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Why the Islanders are right to resist a free agent splash

[The Ryan Smyth trade is] the kind of situation Snow might be able to take advantage of next summer if he has cap room and a lot of other teams don't. That's another reason he might be reluctant to commit to any long-term deals for free agents now.

>>Greg Logan, On the Islanders Beat

Although making a run at a bigger-name UFA is fun to bandy about -- and I certainly welcome that sort of napkin sketching here, even if I ultimately think chasing an Alex Tanguay is the wrong move -- I take it as a given that the essence of this rebuild means few if any forays like that.

Mark Streit was different: On the rise, undervalued by the market, and likely to be just as effective in Year 5 of his deal (when the Islanders should be strong) as in Year 1 (when they were not. But boy, did he establish a high standard for himself). Streit helps today and tomorrow. I would classify Francois Beauchemin as a similarly smart buy who would fit and upgrade the defense long-term; Tanguay, on the other hand, leaves me thoroughly unmoved. (Food for thought: As I write this, I see Chris Botta has a post advocating both.)

With Tanguay, I'm reminded of when two years ago the St. Louis Blues, a team now a couple steps ahead in their rebuild, plunged for Paul Kariya for $18 million and three years. That was a top-dollar price for a guy who excited fans when the team wa scraping the bottom but -- granted, injuries are the wild card -- ultimately wasn't even a factor in that team's surprise playoff appearance this past season. The Islanders have Tavares to butts in the seats; adding the suddenly journeyman Tanguay -- who has never scored 30 goals and last reached 20 in 2006-07 -- wouldn't spice the product any further for me. [Update: For a different view, see the pro-Tanguay rebuttal in comments.]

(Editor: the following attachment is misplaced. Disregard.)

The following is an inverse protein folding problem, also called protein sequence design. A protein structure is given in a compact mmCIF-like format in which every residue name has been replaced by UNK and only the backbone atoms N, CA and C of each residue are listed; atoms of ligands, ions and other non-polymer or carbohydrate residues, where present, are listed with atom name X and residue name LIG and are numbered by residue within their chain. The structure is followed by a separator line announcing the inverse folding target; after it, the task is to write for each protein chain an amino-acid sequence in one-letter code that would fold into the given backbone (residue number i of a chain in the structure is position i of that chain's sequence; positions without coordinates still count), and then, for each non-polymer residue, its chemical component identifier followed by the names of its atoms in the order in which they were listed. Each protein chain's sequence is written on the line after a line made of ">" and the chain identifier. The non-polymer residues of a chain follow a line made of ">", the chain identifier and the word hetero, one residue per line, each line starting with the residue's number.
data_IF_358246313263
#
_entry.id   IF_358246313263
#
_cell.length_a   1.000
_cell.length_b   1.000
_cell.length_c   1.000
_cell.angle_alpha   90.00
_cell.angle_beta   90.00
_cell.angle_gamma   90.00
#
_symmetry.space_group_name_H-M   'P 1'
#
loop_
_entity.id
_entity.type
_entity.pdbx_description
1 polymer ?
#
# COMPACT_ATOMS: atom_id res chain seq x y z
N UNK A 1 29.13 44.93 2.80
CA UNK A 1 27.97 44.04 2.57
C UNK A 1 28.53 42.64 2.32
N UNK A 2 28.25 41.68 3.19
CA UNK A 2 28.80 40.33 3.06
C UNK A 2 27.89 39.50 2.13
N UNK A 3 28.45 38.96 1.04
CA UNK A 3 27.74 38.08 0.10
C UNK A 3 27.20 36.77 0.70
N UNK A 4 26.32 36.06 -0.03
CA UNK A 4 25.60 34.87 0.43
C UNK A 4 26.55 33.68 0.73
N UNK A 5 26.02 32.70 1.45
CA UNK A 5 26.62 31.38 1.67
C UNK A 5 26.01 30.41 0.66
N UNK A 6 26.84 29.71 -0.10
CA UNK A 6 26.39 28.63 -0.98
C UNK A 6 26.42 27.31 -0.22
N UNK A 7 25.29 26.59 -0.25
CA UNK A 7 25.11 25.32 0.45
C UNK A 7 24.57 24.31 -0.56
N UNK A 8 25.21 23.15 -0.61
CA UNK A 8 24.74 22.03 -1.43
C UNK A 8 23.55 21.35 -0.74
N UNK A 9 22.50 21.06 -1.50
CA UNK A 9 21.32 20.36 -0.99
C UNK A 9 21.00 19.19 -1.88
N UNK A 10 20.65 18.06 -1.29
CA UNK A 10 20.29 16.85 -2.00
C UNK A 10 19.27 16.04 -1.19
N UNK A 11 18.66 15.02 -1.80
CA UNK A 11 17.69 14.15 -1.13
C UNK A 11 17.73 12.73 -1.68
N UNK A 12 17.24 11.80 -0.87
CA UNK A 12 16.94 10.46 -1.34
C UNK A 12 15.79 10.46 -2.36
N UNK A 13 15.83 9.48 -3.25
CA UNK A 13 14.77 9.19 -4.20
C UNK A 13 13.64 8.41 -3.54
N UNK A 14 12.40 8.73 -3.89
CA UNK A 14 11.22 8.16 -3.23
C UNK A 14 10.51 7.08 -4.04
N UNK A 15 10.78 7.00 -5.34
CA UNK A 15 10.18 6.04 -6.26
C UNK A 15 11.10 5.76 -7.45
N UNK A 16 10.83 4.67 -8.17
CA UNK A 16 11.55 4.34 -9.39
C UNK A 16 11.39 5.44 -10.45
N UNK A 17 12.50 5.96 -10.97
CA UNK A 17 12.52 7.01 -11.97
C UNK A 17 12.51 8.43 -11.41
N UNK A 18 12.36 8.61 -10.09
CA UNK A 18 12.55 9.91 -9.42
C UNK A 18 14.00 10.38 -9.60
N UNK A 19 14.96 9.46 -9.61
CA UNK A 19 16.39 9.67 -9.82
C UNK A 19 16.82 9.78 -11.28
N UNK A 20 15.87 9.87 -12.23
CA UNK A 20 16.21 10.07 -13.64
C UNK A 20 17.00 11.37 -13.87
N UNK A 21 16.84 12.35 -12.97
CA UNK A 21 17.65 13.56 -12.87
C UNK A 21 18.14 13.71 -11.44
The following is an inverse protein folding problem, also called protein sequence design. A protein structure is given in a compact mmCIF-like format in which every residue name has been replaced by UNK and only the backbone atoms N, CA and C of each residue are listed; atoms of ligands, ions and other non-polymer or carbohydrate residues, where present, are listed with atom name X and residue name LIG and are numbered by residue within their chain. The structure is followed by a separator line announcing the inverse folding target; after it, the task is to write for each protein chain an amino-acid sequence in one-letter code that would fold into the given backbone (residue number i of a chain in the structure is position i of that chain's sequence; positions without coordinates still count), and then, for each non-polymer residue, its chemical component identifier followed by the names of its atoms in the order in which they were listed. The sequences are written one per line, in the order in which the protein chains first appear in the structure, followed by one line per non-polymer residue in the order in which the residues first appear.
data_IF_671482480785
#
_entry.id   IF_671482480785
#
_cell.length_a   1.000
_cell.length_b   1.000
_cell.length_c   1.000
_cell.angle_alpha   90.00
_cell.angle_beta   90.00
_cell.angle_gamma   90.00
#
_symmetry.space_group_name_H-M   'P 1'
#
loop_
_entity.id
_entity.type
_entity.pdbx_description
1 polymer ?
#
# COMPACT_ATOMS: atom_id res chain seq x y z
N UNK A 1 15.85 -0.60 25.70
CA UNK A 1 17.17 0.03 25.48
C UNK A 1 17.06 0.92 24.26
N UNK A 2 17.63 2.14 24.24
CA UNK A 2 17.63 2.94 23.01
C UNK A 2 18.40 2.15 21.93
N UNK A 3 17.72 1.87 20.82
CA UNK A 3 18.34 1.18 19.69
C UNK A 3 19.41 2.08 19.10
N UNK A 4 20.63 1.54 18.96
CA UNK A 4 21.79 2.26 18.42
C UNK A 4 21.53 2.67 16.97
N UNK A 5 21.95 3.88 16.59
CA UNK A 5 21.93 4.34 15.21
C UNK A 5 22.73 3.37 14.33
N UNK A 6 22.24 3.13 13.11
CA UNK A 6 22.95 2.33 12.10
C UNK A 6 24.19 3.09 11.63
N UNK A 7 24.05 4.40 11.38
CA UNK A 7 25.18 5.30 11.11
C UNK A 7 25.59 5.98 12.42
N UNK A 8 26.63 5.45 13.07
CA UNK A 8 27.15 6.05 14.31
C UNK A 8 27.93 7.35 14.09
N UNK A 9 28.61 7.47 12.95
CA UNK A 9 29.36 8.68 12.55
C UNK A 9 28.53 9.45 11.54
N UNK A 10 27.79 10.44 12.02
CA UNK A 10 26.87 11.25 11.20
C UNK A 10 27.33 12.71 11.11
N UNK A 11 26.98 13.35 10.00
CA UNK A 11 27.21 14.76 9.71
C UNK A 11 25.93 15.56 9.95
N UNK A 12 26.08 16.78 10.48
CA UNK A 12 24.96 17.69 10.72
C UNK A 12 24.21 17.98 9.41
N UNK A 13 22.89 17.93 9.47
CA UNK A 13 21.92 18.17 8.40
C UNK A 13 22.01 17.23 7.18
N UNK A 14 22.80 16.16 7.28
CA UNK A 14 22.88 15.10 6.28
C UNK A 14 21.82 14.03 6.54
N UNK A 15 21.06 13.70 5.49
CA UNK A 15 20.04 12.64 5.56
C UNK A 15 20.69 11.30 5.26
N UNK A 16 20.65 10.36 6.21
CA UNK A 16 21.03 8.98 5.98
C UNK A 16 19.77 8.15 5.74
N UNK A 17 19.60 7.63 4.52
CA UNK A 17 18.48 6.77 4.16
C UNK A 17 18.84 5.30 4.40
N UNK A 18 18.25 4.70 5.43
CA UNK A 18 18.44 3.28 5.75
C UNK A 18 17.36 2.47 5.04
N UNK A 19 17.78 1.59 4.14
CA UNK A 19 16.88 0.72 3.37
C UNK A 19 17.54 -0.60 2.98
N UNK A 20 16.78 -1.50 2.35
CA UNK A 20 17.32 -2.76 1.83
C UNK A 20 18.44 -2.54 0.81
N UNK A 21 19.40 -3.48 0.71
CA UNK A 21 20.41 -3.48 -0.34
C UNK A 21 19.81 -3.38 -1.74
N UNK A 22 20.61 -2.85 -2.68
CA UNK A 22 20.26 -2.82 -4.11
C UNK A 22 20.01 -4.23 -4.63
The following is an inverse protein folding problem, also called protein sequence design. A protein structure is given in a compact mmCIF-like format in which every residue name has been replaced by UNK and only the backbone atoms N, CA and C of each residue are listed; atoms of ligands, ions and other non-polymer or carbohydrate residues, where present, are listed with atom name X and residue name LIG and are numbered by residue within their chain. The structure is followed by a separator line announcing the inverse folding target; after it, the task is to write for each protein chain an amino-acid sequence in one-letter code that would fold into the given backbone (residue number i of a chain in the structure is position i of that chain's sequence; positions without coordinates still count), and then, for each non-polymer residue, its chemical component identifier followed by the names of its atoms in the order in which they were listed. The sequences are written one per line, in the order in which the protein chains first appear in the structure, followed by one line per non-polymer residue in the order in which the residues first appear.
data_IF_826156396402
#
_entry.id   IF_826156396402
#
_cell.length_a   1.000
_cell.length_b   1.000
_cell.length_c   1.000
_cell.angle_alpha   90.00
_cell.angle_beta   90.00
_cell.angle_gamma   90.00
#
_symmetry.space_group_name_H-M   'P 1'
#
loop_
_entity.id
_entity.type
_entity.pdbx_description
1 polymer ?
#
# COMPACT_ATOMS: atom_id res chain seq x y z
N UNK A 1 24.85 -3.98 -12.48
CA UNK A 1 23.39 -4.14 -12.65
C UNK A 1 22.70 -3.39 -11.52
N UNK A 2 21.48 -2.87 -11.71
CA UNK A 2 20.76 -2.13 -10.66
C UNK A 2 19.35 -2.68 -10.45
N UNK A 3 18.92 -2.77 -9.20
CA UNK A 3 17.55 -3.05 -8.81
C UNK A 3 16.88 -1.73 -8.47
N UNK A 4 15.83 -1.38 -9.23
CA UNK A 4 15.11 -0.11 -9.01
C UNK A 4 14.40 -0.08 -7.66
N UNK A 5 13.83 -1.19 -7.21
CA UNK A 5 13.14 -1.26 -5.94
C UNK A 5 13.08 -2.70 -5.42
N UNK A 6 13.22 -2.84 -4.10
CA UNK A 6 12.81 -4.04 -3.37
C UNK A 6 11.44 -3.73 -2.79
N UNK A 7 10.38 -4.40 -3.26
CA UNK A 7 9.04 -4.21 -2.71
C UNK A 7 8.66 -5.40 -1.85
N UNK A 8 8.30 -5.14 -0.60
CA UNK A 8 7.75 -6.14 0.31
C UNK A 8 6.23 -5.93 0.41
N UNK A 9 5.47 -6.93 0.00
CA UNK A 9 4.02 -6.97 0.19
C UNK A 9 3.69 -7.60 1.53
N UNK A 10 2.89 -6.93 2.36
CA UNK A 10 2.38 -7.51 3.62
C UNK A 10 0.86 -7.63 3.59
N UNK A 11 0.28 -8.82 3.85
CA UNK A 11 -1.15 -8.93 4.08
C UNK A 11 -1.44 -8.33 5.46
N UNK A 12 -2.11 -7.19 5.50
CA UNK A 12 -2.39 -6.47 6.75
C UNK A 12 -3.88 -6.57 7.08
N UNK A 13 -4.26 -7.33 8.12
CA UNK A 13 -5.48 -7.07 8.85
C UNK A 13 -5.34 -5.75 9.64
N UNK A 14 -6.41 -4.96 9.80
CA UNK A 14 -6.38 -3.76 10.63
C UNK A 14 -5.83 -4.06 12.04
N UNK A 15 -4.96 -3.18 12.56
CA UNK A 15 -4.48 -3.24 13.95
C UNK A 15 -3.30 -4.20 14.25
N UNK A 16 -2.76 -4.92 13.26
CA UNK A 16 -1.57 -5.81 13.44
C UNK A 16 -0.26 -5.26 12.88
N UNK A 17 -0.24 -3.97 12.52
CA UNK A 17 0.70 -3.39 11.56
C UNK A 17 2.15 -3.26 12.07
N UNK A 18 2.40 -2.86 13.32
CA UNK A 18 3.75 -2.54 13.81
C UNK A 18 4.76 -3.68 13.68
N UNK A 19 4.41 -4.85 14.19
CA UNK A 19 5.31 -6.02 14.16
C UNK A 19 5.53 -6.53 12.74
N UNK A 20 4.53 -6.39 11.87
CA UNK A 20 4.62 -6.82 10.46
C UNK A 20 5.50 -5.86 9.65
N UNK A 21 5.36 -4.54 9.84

But a conservative stance toward adding UFAs isn't born out of resignation. It's not simply throwing up one's hands to say, "Oh, we're not good now, we can't afford to make ourselves better, we just need to stink and take the high picks." Rather, because the Islanders simply cannot be contenders this year or next, it's a better use of minutes and payroll to let young players develop while maintaining cap flexibility for the time when the Islanders: 1) know more about the quality of those developing players, and 2) are thus better informed about what they need, and are in a better position to add the right pieces through free agency or through some other team's cap dump.

The benefit of building from within is not only giving your prospects room to develop -- it's giving them room to fail, too. Because in a few years when John Tavares is established, Josh Bailey is a legit 2nd-line center and Kyle Okposo is a hybrid power sniper, it will be critical for the organization to have an informed view whether, for example, Jesse Joensuu is an NHL forward. If and when the Islanders' core looks strong enough to make a run, it's going to be those decisions on the supporting cast that are pivotal.

Such decisions will be easier if now, when the team is not in contention, the cheaper depth candidates aren't blocked by a name free agent who gooses numbers today but weighs on their cap flexibility later.

Tomorrow: A look ahead at the Islanders depth chart through the next three years...